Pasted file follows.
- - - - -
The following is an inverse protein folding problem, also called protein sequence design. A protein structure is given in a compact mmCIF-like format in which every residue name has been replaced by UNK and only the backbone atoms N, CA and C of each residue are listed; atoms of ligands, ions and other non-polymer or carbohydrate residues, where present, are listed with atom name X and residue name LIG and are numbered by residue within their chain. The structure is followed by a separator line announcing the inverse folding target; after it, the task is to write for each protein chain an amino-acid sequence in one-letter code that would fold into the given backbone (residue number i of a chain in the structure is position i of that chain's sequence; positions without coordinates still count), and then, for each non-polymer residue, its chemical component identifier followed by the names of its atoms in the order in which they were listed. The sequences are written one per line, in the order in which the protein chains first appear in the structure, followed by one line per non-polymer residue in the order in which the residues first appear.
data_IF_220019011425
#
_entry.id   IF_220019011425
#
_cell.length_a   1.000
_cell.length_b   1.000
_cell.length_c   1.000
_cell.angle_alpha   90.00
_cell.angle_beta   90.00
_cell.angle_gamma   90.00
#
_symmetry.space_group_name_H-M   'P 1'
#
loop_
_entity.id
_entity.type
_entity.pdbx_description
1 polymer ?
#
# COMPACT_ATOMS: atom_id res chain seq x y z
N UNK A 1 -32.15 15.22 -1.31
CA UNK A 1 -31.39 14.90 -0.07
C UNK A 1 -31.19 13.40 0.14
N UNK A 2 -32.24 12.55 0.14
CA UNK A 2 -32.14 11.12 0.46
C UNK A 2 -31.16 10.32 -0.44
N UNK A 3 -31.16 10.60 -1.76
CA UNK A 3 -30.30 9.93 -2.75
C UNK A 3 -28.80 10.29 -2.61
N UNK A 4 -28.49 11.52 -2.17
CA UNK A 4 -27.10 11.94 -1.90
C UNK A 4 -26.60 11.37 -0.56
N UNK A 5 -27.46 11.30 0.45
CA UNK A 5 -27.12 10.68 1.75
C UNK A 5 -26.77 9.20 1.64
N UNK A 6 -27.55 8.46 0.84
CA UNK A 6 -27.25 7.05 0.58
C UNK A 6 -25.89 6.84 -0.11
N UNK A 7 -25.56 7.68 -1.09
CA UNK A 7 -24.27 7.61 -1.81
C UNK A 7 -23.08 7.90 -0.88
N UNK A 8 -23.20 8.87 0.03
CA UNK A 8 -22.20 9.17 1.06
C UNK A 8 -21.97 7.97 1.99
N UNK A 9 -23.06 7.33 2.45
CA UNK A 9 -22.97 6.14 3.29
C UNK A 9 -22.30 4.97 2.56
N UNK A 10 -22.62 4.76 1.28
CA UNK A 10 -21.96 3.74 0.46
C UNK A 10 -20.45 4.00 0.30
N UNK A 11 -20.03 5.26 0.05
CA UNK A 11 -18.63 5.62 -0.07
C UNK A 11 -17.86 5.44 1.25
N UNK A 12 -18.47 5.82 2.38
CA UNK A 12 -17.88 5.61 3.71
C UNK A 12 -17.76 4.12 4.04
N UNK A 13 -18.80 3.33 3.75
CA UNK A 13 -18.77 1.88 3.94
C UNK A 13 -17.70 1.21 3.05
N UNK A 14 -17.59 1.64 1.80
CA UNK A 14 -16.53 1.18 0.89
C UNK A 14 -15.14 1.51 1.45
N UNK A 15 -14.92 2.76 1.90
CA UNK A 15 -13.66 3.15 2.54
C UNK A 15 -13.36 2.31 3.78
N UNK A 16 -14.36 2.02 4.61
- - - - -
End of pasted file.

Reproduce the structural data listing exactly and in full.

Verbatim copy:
The following is an inverse protein folding problem, also called protein sequence design. A protein structure is given in a compact mmCIF-like format in which every residue name has been replaced by UNK and only the backbone atoms N, CA and C of each residue are listed; atoms of ligands, ions and other non-polymer or carbohydrate residues, where present, are listed with atom name X and residue name LIG and are numbered by residue within their chain. The structure is followed by a separator line announcing the inverse folding target; after it, the task is to write for each protein chain an amino-acid sequence in one-letter code that would fold into the given backbone (residue number i of a chain in the structure is position i of that chain's sequence; positions without coordinates still count), and then, for each non-polymer residue, its chemical component identifier followed by the names of its atoms in the order in which they were listed. The sequences are written one per line, in the order in which the protein chains first appear in the structure, followed by one line per non-polymer residue in the order in which the residues first appear.
data_IF_220019011425
#
_entry.id   IF_220019011425
#
_cell.length_a   1.000
_cell.length_b   1.000
_cell.length_c   1.000
_cell.angle_alpha   90.00
_cell.angle_beta   90.00
_cell.angle_gamma   90.00
#
_symmetry.space_group_name_H-M   'P 1'
#
loop_
_entity.id
_entity.type
_entity.pdbx_description
1 polymer ?
#
# COMPACT_ATOMS: atom_id res chain seq x y z
N UNK A 1 -32.15 15.22 -1.31
CA UNK A 1 -31.39 14.90 -0.07
C UNK A 1 -31.19 13.40 0.14
N UNK A 2 -32.24 12.55 0.14
CA UNK A 2 -32.14 11.12 0.46
C UNK A 2 -31.16 10.32 -0.44
N UNK A 3 -31.16 10.60 -1.76
CA UNK A 3 -30.30 9.93 -2.75
C UNK A 3 -28.80 10.29 -2.61
N UNK A 4 -28.49 11.52 -2.17
CA UNK A 4 -27.10 11.94 -1.90
C UNK A 4 -26.60 11.37 -0.56
N UNK A 5 -27.46 11.30 0.45
CA UNK A 5 -27.12 10.68 1.75
C UNK A 5 -26.77 9.20 1.64
N UNK A 6 -27.55 8.46 0.84
CA UNK A 6 -27.25 7.05 0.58
C UNK A 6 -25.89 6.84 -0.11
N UNK A 7 -25.56 7.68 -1.09
CA UNK A 7 -24.27 7.61 -1.81
C UNK A 7 -23.08 7.90 -0.88
N UNK A 8 -23.20 8.87 0.03
CA UNK A 8 -22.20 9.17 1.06
C UNK A 8 -21.97 7.97 1.99
N UNK A 9 -23.06 7.33 2.45
CA UNK A 9 -22.97 6.14 3.29
C UNK A 9 -22.30 4.97 2.56
N UNK A 10 -22.62 4.76 1.28
CA UNK A 10 -21.96 3.74 0.46
C UNK A 10 -20.45 4.00 0.30
N UNK A 11 -20.03 5.26 0.05
CA UNK A 11 -18.63 5.62 -0.07
C UNK A 11 -17.86 5.44 1.25
N UNK A 12 -18.47 5.82 2.38
CA UNK A 12 -17.88 5.61 3.71
C UNK A 12 -17.76 4.12 4.04
N UNK A 13 -18.80 3.33 3.75
CA UNK A 13 -18.77 1.88 3.94
C UNK A 13 -17.70 1.21 3.05
N UNK A 14 -17.59 1.64 1.80
CA UNK A 14 -16.53 1.18 0.89
C UNK A 14 -15.14 1.51 1.45
N UNK A 15 -14.92 2.76 1.90
CA UNK A 15 -13.66 3.15 2.54
C UNK A 15 -13.36 2.31 3.78
N UNK A 16 -14.36 2.02 4.61